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Interstellar dust grains are heated primarily by absorption of starlight photons. A small fraction of the absorbed starlight energy goes into luminescence or ejection of a photoelectron, but the major part of the absorbed starlight energy goes into heating (i.e., vibrationally exciting) the interstellar grain material. Figure 5 shows grain temperature vs. time simulated for four sizes of carbonaceous grains exposed to the average interstellar radiation field. For grain radii a gtapprox 100 Å, individual photon absorptions are relatively frequent, and the grain heat capacity is large enough that the temperature excursions following individual photon absorptions are relatively small; it is reasonable to approximate the grain temperature as approximately constant in time. For a ltapprox50 Å grains, however, the grain is able to cool appreciably in the time between photon absorptions; as a result, individual photon absorption events raise the grain temperature to well above the mean value. To calculate the time-averaged infrared emission spectrum for these grains, one requires the temperature distribution function (see, e.g., Draine & Li 2001).

Figure 5

Figure 5. A day in the life of 4 carbonaceous grains, exposed to the average starlight background. tauabs is the mean time between photon absorptions.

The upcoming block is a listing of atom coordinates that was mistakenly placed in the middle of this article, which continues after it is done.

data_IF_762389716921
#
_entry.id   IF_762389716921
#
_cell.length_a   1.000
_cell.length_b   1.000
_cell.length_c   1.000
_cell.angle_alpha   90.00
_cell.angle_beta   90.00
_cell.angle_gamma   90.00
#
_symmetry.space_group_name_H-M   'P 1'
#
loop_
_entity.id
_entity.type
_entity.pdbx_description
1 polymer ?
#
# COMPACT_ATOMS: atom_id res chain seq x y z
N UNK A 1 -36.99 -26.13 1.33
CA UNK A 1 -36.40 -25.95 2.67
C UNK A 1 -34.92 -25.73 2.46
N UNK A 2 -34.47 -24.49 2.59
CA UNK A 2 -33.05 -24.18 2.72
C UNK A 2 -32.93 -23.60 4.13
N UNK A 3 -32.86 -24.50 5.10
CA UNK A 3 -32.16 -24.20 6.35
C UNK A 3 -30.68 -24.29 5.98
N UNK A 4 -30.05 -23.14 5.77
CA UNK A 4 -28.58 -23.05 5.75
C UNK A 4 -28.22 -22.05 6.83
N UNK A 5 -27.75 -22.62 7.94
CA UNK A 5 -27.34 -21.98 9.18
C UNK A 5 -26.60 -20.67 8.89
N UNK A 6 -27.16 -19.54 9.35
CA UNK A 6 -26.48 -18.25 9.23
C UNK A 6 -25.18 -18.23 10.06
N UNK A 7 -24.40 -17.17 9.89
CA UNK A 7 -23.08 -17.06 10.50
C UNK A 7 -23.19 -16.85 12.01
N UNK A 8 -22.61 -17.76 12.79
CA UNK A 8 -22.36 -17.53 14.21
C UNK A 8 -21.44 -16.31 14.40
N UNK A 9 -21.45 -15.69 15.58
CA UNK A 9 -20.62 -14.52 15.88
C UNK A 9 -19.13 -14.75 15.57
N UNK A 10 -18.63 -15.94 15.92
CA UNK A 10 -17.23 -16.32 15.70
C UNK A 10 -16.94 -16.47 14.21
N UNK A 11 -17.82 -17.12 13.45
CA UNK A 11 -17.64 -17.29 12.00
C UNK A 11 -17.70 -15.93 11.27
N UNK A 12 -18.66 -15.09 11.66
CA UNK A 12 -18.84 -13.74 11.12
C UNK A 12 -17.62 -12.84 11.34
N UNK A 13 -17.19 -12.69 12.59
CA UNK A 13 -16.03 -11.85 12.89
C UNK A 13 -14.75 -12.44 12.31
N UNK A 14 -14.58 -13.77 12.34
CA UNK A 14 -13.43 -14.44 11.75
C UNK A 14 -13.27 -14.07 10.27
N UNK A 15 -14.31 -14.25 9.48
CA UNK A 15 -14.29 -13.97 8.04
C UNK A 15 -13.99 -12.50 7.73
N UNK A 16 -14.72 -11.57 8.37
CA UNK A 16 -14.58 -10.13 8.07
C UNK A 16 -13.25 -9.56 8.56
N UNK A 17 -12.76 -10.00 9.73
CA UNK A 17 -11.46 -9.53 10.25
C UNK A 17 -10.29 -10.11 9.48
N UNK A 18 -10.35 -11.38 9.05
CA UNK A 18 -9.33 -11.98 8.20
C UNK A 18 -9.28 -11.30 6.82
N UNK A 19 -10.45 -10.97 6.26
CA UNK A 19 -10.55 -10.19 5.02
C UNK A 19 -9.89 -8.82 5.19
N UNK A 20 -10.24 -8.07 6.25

Figure 6 shows the average emission spectrum of interstellar dust, based on observations of the FIR emission at high galactic latitudes, plus observations of a section of the galactic plane where the surface brightness is high enough to permit spectroscopy by the IRTS satellite (Onaka et al. 1996; Tanaka et al. 1996).

Figure 6

Figure 6. Observed emission spectrum of diffuse interstellar dust in the Milky Way. Crosses: IRAS (Boulanger & Perault 1988); squares: COBE-FIRAS (Finkbeiner et al. 1999); diamonds: COBE-DIRBE (Arendt et al. 1998); heavy curve for 3-4.5 µm and 5 - 11.5µm: IRTS (Onaka et al. 1996, Tanaka et al. 1996). The total power ~ 5.1 × 10-24 ergs s-1 / H is estimated from the interpolated broken line.

The similarity of the 5-15 µm spectrum with that of reflection nebulae is evident (see Figure 3). Approximately 21% of the total power is radiated between 3 and 12 µm, with another ~ 14% between 12 and 50 µm. This emission is from dust grains that are so small that single-photon heating (see Figure 5) is important. The remaining ~ 65 % of the power is radiated in the far-infrared, with lambda Ilambda peaking at ~ 130 µm. At far-infrared wavelengths, the grain opacity varies as ~ lambda-2, and lambda Ilambda propto lambda-6 / (ehc / lambda k Td - 1) peaks at lambda = hc / 5.985 k Td = 134 µm (18 K / Td). The emission spectrum for 18 K dust with opacity propto lambda-2 shown in Figure 6, provides a good fit to the observed spectrum for lambda geq 80 µm, but falls far below the observed emission at lambda leq 50 µm. From Figure 6 it is apparent that ~ 60% of the radiated power appears to originate from grains which are sufficiently large (radii a gtapprox 100 Å ) so that individual photon absorption events do not appreciably raise the grain temperature.

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